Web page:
Books bring generations together, even during a pandemic.
It has certainly been more of a challenge getting together so that we can create that alchemy of personal connections and insightful moments. But, as they say, where there’s a will, there’s a way.
The yellow brick road to get us to where we needed to go, and the way forward these past several months, has been through Zoom technology.
Even those of us who are less than tech savvy — if we’re tech shy, or even bordering on tech phobic — have been won over by the power and versatility of Zoom. It’s taken us to the milestone events, to the places where we couldn’t go in person. With a few clicks, we’ve been transported to smachot — happy occasions — such as weddings, dinners, family get-togethers, and baby-naming parties. Zoom also has brought us to sad and tragic events, to funerals and shiva visits.
We’ve been able to continue teaching and connecting with our students.
Undoubtedly, we’re not used to this extended social isolation, it feels so out of sync with who we are, because people really do need other people. Technology, however, has enabled us to take the necessary social detours, to reach out and touch someone’s hand virtually, giving us some semblance of normalcy.
For the elder population, this has been an especially isolating and lonely time, when they have been unable to hug and be in close proximity with their children and grandchildren.
For several years, students at the Yavneh Academy in Paramus had visited the elders at the Jewish Home at Rockleigh, and had engaged with them in a variety of intergenerational projects, including a book club.
Sunni Herman, the Jewish Home’s executive vice president, is a strong advocate for the home’s ongoing partnership with Yavneh. “This is the 10th year that the Jewish Home and Yavneh have partnered together,” she said. “Now more than ever, we see the necessity of optimizing use of technology for joint learning.”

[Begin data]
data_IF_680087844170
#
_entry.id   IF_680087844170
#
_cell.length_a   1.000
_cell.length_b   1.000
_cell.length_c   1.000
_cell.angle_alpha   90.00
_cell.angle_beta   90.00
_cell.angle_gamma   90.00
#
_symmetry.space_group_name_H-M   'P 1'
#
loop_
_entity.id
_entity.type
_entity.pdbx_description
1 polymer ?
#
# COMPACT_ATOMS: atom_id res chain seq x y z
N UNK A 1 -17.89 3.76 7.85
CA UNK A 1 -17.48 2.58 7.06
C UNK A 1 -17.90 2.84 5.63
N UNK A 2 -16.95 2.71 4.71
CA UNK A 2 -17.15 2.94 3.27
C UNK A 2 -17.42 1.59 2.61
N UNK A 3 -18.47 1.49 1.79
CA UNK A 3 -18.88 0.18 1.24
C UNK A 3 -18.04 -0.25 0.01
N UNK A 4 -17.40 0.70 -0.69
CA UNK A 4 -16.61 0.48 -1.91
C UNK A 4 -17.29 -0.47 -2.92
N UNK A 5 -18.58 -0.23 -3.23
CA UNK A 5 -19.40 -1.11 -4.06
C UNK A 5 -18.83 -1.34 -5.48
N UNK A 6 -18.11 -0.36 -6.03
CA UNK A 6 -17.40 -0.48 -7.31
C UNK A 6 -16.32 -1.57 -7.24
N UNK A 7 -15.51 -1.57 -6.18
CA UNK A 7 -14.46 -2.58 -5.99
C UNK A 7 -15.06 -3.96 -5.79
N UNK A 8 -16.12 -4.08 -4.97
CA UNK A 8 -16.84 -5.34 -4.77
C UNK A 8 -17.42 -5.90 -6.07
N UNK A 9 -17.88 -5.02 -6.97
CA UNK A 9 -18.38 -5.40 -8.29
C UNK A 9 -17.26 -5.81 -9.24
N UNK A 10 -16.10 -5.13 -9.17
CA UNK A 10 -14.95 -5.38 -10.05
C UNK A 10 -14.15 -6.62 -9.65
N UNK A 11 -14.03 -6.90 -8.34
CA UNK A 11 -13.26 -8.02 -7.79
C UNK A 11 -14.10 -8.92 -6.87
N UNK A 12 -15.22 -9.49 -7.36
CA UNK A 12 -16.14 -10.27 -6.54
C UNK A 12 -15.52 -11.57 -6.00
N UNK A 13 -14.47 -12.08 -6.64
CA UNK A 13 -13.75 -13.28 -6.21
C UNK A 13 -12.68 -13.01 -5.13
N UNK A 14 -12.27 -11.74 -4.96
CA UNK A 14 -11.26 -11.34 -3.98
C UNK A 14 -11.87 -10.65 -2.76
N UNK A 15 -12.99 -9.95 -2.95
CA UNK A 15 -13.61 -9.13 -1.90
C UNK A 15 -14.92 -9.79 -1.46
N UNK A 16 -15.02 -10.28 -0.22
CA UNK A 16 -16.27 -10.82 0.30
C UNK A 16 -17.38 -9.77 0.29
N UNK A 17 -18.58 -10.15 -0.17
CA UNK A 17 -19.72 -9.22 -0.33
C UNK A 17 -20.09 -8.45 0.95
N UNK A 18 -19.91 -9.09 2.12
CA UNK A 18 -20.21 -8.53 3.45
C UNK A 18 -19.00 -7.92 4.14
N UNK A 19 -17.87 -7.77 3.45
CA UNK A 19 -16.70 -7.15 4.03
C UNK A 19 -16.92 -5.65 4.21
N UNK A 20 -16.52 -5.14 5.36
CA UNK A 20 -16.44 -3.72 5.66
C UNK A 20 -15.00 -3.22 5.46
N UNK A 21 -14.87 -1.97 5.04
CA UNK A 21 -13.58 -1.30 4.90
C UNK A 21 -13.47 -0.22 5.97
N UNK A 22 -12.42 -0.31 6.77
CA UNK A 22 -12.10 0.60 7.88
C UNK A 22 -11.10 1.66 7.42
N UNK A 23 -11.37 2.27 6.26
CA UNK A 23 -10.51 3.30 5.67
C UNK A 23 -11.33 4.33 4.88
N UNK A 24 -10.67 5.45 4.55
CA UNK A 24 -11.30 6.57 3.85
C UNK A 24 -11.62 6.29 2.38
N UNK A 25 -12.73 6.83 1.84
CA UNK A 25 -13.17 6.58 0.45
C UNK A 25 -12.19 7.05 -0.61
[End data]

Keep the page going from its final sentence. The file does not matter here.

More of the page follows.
Chani Lichtiger, Yavneh’s director of educational technology, spearheaded the program with the Jewish Home. She wasn’t about to drop the ball because of the pandemic. Ms. Lichtiger had invested a considerable amount of time and emotional energy into this partnership. She and her team also have guided the Yavneh faculty all these months, using Zoom technology for our education curriculum throughout the school.
Ms. Lichtiger realized that she could bring those two separate areas — the school’s partnership with the Jewish Home and her work teaching about Zoom — together. “Technology has allowed the students and the elders to enjoy and connect through our book discussion, as if we were in the same room,” she said. “There is nothing like learning firsthand from the elders about their stories and their personal immigration experiences, and the book stimulated memories and prompted discussion.”
I teach a variety of reading and language arts classes at Yavneh. Before the meeting, my fourth-grade students read “What Was Ellis Island?” by Patricia Brennan Demuth, and so did the elders who participated in the program. As they read, my students learned about the history of Ellis Island as a powerful immigration center and landmark, and they also gleaned information about their own family histories of immigration from discussions with parents and grandparents. This was very enlightening to all involved.